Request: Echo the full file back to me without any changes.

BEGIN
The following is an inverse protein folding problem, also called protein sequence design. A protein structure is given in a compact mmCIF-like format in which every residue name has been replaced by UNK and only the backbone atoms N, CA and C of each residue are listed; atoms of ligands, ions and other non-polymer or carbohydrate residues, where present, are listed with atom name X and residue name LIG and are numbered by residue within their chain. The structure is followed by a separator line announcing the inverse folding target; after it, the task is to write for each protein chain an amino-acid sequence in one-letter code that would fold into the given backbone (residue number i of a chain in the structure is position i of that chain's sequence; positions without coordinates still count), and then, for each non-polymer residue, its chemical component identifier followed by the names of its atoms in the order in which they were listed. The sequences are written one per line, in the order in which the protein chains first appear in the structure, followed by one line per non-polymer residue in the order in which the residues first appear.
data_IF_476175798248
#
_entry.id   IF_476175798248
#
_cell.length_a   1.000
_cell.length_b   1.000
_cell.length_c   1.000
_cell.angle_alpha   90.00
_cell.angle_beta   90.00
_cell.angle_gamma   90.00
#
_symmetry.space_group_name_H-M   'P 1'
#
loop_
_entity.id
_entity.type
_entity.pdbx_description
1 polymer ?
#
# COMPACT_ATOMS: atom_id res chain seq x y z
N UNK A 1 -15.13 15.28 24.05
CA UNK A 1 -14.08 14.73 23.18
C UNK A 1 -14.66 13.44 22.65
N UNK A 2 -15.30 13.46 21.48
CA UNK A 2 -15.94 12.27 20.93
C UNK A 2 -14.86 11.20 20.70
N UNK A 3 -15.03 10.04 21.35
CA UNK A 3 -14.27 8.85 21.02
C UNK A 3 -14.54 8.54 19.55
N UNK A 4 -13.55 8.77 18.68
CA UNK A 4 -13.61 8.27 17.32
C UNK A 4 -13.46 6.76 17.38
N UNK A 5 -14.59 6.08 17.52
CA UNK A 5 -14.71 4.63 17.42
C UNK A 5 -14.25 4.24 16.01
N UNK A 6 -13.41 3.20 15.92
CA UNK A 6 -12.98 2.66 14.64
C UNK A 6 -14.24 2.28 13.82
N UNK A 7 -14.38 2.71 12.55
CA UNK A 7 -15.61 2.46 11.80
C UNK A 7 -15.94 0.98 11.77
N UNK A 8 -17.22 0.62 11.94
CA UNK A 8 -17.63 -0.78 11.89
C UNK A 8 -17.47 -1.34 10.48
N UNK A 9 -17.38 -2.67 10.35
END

The following is an inverse protein folding problem, also called protein sequence design. A protein structure is given in a compact mmCIF-like format in which every residue name has been replaced by UNK and only the backbone atoms N, CA and C of each residue are listed; atoms of ligands, ions and other non-polymer or carbohydrate residues, where present, are listed with atom name X and residue name LIG and are numbered by residue within their chain. The structure is followed by a separator line announcing the inverse folding target; after it, the task is to write for each protein chain an amino-acid sequence in one-letter code that would fold into the given backbone (residue number i of a chain in the structure is position i of that chain's sequence; positions without coordinates still count), and then, for each non-polymer residue, its chemical component identifier followed by the names of its atoms in the order in which they were listed. The sequences are written one per line, in the order in which the protein chains first appear in the structure, followed by one line per non-polymer residue in the order in which the residues first appear.
data_IF_476175798248
#
_entry.id   IF_476175798248
#
_cell.length_a   1.000
_cell.length_b   1.000
_cell.length_c   1.000
_cell.angle_alpha   90.00
_cell.angle_beta   90.00
_cell.angle_gamma   90.00
#
_symmetry.space_group_name_H-M   'P 1'
#
loop_
_entity.id
_entity.type
_entity.pdbx_description
1 polymer ?
#
# COMPACT_ATOMS: atom_id res chain seq x y z
N UNK A 1 -15.13 15.28 24.05
CA UNK A 1 -14.08 14.73 23.18
C UNK A 1 -14.66 13.44 22.65
N UNK A 2 -15.30 13.46 21.48
CA UNK A 2 -15.94 12.27 20.93
C UNK A 2 -14.86 11.20 20.70
N UNK A 3 -15.03 10.04 21.35
CA UNK A 3 -14.27 8.85 21.02
C UNK A 3 -14.54 8.54 19.55
N UNK A 4 -13.55 8.77 18.68
CA UNK A 4 -13.61 8.27 17.32
C UNK A 4 -13.46 6.76 17.38
N UNK A 5 -14.59 6.08 17.52
CA UNK A 5 -14.71 4.63 17.42
C UNK A 5 -14.25 4.24 16.01
N UNK A 6 -13.41 3.20 15.92
CA UNK A 6 -12.98 2.66 14.64
C UNK A 6 -14.24 2.28 13.82
N UNK A 7 -14.38 2.71 12.55
CA UNK A 7 -15.61 2.46 11.80
C UNK A 7 -15.94 0.98 11.77
N UNK A 8 -17.22 0.62 11.94
CA UNK A 8 -17.63 -0.78 11.89
C UNK A 8 -17.47 -1.34 10.48
N UNK A 9 -17.38 -2.67 10.35